The selling of key products at a loss to win market share, primarily by forcing competitors out of business. Some law and economics and Chicago School economists and legal scholars assert that predatory pricing is economically irrational and thus either does not exist or should not be a concern of competition and antitrust law; others respond that this is a fallacy somewhat like saying that since playing roulette or other games of chance is a broadly a losing proposition, such gambling therefore does not exist and neither do casinos, and anyway, since roulette players ultimately lose, why regulate gambling? Predatory pricing if demonstrated, may violate competition law, but it can be a difficult case to prove. In some sectors though, various governments prohibit below cost selling—e.g., ‘loss leaders.’
Generally predatory pricing is a more difficult claim to make under US antitrust law than under EU Competition law. This is because the European Court of Justice has, most notably in the Akzo, France Telecom/Wanadoo, and Compagnie maritime belge cases held that predatory pricing had taken place and set two tests for predatory pricing, which are summarised in Tetra Pak II:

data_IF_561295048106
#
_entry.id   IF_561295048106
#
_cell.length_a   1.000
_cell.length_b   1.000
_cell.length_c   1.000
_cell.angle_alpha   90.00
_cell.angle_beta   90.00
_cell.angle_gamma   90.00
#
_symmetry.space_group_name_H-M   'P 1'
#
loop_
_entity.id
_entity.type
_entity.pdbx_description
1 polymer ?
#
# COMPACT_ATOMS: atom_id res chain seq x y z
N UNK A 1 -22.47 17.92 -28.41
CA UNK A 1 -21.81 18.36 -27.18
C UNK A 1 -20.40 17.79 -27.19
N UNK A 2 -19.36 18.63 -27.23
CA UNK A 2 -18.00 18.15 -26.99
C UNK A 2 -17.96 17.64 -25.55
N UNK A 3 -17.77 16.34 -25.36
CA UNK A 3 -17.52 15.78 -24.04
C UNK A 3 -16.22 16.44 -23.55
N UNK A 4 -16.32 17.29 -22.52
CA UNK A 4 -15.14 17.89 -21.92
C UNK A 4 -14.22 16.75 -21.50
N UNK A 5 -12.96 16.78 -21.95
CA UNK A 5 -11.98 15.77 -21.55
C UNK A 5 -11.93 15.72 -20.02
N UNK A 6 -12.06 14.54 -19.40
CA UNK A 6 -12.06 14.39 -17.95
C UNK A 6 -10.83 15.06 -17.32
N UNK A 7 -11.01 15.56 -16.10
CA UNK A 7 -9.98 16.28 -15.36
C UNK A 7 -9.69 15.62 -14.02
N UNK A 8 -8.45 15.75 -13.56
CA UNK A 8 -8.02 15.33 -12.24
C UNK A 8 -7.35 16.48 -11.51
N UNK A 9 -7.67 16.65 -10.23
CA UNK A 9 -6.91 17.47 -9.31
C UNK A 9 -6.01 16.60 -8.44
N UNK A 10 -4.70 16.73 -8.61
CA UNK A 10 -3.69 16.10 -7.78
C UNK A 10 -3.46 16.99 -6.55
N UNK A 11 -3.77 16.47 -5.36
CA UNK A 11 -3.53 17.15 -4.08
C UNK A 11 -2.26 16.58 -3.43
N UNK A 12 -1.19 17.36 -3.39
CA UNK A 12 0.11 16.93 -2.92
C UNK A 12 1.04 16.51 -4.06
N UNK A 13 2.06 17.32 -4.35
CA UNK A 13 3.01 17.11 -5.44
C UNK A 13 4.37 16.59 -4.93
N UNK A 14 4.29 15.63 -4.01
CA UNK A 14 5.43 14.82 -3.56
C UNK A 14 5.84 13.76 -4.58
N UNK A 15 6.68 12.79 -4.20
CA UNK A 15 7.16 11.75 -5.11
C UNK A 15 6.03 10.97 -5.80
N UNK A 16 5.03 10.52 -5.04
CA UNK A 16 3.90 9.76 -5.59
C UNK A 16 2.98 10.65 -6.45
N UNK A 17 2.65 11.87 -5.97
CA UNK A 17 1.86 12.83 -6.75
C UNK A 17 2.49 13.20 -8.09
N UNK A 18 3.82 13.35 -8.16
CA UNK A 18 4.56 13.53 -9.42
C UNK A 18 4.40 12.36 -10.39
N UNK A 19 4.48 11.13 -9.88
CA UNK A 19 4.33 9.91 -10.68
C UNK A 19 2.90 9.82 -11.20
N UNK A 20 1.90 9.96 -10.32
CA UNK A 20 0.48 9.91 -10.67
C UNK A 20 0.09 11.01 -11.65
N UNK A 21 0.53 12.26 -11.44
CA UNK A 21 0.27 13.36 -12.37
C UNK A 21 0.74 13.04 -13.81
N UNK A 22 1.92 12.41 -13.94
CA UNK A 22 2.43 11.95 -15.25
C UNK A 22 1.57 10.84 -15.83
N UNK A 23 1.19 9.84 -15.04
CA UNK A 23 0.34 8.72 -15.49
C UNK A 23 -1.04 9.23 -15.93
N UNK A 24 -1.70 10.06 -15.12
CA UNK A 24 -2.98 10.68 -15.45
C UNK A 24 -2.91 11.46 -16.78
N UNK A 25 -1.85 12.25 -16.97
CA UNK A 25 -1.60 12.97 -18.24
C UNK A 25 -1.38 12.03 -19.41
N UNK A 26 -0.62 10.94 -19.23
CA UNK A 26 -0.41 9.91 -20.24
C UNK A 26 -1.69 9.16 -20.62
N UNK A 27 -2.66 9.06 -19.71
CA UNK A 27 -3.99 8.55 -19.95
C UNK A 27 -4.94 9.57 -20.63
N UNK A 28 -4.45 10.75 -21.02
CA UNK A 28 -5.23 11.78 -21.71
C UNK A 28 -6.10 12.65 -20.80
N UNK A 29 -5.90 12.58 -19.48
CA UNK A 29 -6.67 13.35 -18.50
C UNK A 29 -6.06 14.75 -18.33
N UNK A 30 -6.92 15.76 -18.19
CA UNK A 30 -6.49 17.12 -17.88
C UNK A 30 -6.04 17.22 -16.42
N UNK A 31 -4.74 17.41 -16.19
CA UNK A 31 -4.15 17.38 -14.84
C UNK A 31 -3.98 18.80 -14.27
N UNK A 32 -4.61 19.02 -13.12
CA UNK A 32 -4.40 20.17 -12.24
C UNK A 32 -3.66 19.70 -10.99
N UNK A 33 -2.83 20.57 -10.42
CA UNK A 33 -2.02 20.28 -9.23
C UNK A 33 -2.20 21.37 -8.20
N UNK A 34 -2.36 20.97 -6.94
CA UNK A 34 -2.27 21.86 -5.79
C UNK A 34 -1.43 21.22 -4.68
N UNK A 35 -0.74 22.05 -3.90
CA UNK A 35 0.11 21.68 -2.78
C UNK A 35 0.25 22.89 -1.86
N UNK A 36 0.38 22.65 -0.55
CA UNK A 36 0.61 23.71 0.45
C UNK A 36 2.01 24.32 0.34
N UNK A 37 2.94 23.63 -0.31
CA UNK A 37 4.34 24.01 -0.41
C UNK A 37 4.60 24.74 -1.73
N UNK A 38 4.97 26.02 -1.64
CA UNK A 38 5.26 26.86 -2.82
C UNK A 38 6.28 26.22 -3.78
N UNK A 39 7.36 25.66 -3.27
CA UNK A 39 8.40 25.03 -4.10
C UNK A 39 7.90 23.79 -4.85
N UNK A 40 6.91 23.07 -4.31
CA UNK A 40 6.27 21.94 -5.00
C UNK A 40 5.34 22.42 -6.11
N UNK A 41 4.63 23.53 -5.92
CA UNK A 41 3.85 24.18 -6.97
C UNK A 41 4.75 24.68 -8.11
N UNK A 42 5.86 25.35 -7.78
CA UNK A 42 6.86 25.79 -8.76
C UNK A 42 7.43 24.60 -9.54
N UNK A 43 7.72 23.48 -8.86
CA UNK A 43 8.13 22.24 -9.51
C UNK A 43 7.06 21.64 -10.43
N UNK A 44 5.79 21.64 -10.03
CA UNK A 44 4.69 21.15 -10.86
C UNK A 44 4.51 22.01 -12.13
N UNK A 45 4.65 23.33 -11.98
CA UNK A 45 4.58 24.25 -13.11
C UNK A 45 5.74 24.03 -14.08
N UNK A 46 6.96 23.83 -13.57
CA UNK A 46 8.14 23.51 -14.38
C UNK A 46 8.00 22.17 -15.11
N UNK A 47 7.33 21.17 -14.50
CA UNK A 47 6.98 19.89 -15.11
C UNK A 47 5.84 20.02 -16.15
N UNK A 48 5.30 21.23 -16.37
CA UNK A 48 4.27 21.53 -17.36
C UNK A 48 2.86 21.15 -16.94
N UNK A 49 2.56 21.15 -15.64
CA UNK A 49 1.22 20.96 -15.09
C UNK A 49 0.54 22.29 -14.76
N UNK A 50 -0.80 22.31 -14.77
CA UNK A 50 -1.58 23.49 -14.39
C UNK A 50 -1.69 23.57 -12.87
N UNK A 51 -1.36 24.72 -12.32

“[T]his Court did indeed sanction the existence of two different methods of analysis for determining whether an undertaking has practiced predatory pricing. First, prices below average variable costs must always be considered abusive. In such a case, there is no conceivable economic purpose other than the elimination of a competitor, since each item produced and sold entails a loss for the undertaking. Secondly, prices below average total costs but above average variable costs are only to be considered abusive if an intention to eliminate can be shown”
By contrast the US Supreme Court in Brooke Group Ltd. v. Brown & Williamson Tobacco Corp., set a very high bar for proving predatory pricing. Since this 1993 decision, US courts have if anything become more conservative, especially in antitrust law, and consequently a predatory pricing claim would be much harder to win. See Discipline Pricing.